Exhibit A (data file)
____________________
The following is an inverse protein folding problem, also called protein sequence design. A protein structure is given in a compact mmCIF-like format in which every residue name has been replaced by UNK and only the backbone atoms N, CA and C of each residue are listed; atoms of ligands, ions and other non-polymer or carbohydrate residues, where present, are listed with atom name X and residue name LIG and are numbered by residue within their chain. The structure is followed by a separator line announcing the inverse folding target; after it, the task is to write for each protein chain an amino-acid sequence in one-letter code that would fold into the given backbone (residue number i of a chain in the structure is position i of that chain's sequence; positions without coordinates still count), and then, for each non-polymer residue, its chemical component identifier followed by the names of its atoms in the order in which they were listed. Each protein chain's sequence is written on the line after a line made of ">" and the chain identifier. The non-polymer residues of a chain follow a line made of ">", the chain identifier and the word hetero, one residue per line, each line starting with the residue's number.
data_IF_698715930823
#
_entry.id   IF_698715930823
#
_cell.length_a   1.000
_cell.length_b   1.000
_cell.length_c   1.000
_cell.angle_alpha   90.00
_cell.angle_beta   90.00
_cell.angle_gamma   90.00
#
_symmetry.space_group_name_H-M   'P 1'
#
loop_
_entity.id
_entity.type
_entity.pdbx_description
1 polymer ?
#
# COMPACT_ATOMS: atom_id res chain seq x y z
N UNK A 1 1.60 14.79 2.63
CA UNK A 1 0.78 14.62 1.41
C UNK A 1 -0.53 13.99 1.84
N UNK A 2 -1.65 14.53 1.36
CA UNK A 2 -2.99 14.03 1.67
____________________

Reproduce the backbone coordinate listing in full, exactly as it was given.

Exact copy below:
The following is an inverse protein folding problem, also called protein sequence design. A protein structure is given in a compact mmCIF-like format in which every residue name has been replaced by UNK and only the backbone atoms N, CA and C of each residue are listed; atoms of ligands, ions and other non-polymer or carbohydrate residues, where present, are listed with atom name X and residue name LIG and are numbered by residue within their chain. The structure is followed by a separator line announcing the inverse folding target; after it, the task is to write for each protein chain an amino-acid sequence in one-letter code that would fold into the given backbone (residue number i of a chain in the structure is position i of that chain's sequence; positions without coordinates still count), and then, for each non-polymer residue, its chemical component identifier followed by the names of its atoms in the order in which they were listed. Each protein chain's sequence is written on the line after a line made of ">" and the chain identifier. The non-polymer residues of a chain follow a line made of ">", the chain identifier and the word hetero, one residue per line, each line starting with the residue's number.
data_IF_698715930823
#
_entry.id   IF_698715930823
#
_cell.length_a   1.000
_cell.length_b   1.000
_cell.length_c   1.000
_cell.angle_alpha   90.00
_cell.angle_beta   90.00
_cell.angle_gamma   90.00
#
_symmetry.space_group_name_H-M   'P 1'
#
loop_
_entity.id
_entity.type
_entity.pdbx_description
1 polymer ?
#
# COMPACT_ATOMS: atom_id res chain seq x y z
N UNK A 1 1.60 14.79 2.63
CA UNK A 1 0.78 14.62 1.41
C UNK A 1 -0.53 13.99 1.84
N UNK A 2 -1.65 14.53 1.36
CA UNK A 2 -2.99 14.03 1.67